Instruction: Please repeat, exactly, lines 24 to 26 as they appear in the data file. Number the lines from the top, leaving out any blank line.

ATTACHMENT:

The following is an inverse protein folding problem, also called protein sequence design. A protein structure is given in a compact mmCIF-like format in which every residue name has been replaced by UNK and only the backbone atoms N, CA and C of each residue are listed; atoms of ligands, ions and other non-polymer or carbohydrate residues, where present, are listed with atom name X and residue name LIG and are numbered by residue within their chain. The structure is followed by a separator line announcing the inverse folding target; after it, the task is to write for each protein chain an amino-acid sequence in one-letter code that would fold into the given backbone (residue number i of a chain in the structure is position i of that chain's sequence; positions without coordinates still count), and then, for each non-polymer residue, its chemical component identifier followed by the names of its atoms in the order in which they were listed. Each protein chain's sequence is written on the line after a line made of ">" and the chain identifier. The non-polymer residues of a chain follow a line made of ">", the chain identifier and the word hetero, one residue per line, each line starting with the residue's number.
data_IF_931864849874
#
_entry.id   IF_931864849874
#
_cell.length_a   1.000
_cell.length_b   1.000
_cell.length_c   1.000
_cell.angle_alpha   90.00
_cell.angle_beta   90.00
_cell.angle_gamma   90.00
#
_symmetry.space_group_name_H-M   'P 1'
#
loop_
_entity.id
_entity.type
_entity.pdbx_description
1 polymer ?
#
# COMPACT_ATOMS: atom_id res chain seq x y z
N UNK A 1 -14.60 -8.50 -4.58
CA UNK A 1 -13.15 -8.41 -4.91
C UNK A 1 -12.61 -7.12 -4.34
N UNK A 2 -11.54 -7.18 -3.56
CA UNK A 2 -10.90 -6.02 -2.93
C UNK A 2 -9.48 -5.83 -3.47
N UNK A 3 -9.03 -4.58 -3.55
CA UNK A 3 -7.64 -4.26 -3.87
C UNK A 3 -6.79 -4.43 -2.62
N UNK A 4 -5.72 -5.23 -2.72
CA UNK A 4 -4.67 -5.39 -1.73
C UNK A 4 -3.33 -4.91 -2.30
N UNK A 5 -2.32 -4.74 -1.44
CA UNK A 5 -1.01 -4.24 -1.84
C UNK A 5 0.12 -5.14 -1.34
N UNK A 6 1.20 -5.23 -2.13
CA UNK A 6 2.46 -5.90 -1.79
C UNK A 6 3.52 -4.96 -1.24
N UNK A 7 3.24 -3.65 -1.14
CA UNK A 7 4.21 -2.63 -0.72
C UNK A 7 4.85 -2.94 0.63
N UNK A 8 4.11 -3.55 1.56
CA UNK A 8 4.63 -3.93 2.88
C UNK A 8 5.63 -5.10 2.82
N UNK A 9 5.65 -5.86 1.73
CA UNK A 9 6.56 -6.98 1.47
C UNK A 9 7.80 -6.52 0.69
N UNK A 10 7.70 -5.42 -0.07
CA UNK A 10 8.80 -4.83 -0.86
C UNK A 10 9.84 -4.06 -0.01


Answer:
C UNK A 1 -12.61 -7.12 -4.34
N UNK A 2 -11.54 -7.18 -3.56
CA UNK A 2 -10.90 -6.02 -2.93